For much of last year the word on the street was that PC sales were running hot. Brands and stores reported shortages of certain models as the pandemic bit and New Zealanders were sent home to work or study online. People did a lot more online than in the past.
Now IDC Research has the numbers to back that up. The latest IDC Quarterly Personal Computing Device Tracker says 826,000 units shipped in 2020. That’s 12.3 percent higher than the year earlier and an all-time record in New Zealand.
The biggest demand was for notebooks. Sales were up 21.7 percent on the year earlier. Desktop PC sales were down 15.1 percent year-on-year. Commercial PC shipments were up 18.3 percent, consumer PC sales climbed 5.2 percent.
These figures are broadly in-line with worldwide trends. Global PC shipments were up 13 percent. More general information technology spending did not fare as well.
HP tops PC sales, Acer second
Back to New Zealand where IDC says HP was in top spot with Acer in second place, thanks to strong Chromebook sales as the demand for educational computers surged. Lenovo was third. Both HP and Lenovo struggled at times to meet the extra demand. It didn’t help that global supply chains and electronics manufacturing were both disrupted in 2020.
Last year’s growth comes after eight years of steady decline.
The surge in sales is not likely to persist. Although sales in 2021 should remain above the 2019 level, the recent burst of activity may not last. IDC forecasts as 5.5 percent decline from the 2020 level for 2021. It says the commercial market will decline while consumer sales will grow.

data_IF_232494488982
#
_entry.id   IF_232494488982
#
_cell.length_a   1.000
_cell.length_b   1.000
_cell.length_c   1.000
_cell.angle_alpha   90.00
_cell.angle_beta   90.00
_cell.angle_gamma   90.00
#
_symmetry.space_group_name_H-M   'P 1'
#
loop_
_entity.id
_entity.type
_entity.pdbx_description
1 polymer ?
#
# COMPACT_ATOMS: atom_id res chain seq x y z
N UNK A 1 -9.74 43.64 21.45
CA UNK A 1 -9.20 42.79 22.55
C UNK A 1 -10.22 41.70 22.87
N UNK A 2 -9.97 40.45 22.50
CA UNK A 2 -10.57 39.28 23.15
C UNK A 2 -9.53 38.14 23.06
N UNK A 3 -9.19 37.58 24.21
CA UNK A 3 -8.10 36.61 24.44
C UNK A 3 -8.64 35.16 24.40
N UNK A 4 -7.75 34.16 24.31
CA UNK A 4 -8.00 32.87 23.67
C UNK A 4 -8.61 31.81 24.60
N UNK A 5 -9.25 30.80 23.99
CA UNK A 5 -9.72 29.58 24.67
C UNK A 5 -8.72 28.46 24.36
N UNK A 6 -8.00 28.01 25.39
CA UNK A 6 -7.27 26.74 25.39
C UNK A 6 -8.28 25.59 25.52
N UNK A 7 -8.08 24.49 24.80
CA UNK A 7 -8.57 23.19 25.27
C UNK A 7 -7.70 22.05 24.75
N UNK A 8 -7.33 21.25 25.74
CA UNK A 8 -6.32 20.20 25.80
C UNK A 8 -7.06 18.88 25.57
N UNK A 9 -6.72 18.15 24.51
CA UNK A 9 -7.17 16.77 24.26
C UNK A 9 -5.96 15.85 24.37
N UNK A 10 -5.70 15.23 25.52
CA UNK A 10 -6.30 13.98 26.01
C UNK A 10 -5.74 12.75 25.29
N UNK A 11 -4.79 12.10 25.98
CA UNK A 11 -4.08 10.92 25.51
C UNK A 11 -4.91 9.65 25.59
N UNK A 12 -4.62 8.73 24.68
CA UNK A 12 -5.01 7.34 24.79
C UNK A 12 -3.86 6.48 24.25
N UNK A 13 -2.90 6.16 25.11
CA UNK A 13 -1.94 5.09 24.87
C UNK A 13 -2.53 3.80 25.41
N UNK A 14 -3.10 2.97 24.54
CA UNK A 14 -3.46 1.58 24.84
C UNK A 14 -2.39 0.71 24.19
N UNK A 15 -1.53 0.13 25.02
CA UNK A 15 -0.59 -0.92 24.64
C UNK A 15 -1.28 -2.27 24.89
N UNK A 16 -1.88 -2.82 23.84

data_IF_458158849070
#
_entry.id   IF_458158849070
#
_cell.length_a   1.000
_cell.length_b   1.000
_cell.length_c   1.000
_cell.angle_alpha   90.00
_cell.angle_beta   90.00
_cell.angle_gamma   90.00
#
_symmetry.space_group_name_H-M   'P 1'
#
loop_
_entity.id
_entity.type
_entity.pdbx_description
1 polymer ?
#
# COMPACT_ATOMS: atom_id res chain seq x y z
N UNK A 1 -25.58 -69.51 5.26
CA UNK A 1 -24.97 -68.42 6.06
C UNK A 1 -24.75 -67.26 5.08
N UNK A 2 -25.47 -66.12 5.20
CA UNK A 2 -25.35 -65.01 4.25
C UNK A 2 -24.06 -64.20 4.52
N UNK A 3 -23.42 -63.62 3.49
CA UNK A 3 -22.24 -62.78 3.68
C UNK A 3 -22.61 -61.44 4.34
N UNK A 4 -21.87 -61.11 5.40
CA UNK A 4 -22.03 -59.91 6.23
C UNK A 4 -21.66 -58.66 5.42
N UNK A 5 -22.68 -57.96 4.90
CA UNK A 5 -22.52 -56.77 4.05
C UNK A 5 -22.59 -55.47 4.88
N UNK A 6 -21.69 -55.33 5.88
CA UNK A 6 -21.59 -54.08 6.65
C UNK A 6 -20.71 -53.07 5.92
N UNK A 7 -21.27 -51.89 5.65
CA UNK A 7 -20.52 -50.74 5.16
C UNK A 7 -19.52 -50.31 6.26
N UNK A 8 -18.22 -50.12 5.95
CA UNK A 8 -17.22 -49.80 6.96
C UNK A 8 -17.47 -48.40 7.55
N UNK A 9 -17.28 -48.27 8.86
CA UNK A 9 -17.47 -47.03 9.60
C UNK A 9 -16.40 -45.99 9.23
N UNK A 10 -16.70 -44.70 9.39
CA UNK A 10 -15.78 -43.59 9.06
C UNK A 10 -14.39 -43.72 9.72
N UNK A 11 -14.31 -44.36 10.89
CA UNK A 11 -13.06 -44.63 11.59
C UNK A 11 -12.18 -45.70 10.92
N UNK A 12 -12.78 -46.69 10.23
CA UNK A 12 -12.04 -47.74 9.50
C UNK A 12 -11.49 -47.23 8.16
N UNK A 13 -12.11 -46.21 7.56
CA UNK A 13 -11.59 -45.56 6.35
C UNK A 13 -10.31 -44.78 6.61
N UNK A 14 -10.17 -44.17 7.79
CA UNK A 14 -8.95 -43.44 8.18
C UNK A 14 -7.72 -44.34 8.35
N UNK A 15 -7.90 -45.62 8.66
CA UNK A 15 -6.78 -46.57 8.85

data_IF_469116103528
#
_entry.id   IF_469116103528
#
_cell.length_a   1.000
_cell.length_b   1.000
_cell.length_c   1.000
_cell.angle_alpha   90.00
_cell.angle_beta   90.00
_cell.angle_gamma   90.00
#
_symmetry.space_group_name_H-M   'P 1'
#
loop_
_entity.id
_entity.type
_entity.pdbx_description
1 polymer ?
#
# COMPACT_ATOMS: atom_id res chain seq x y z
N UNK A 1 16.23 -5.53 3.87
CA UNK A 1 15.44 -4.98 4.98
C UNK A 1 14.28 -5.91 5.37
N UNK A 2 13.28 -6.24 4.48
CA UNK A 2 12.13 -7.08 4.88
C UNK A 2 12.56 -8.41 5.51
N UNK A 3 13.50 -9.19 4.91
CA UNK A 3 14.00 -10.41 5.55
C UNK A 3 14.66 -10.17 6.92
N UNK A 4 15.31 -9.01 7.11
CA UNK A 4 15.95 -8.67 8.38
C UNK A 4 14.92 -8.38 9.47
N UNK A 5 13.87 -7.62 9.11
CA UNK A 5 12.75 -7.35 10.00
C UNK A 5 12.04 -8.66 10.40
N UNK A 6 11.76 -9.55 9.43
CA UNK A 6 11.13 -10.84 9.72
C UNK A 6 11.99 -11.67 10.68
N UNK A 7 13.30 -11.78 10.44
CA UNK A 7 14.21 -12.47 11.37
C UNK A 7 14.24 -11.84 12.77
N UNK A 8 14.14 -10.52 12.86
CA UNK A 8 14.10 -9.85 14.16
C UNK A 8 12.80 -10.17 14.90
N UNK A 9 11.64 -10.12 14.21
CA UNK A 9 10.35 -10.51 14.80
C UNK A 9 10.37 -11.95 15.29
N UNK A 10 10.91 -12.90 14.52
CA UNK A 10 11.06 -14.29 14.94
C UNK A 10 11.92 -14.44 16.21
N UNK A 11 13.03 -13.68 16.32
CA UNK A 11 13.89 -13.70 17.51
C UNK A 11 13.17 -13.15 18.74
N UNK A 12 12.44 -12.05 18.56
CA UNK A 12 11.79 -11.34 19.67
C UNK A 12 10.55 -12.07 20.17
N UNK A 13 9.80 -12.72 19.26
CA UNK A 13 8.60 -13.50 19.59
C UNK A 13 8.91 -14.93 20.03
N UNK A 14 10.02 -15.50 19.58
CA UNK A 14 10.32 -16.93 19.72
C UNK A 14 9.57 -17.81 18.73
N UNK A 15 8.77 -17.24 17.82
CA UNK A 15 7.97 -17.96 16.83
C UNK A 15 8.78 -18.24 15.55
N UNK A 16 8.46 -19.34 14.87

IDC says the market is restrained by limited supply and that will put something of a brake on sales. Meanwhile many companies will be more cautious about spending if they have seen or anticipate falling revenue or profits.
Shift to mobile
There’s been a long-term shift from desktop PCs to laptops or notebook computers. This accelerated last year. One reason for this is that companies and schools have traditionally been desktop buyers, but with workers logging on from home it is easier to give them notebooks than desktops.
At the same time, space is often at a premium in homes. A notebook can be used on the kitchen table in work hours, then put aside at dinner time. Another point is that for companies who anticipate workers spending time in the office and at home, having a device that moves between the two makes sense.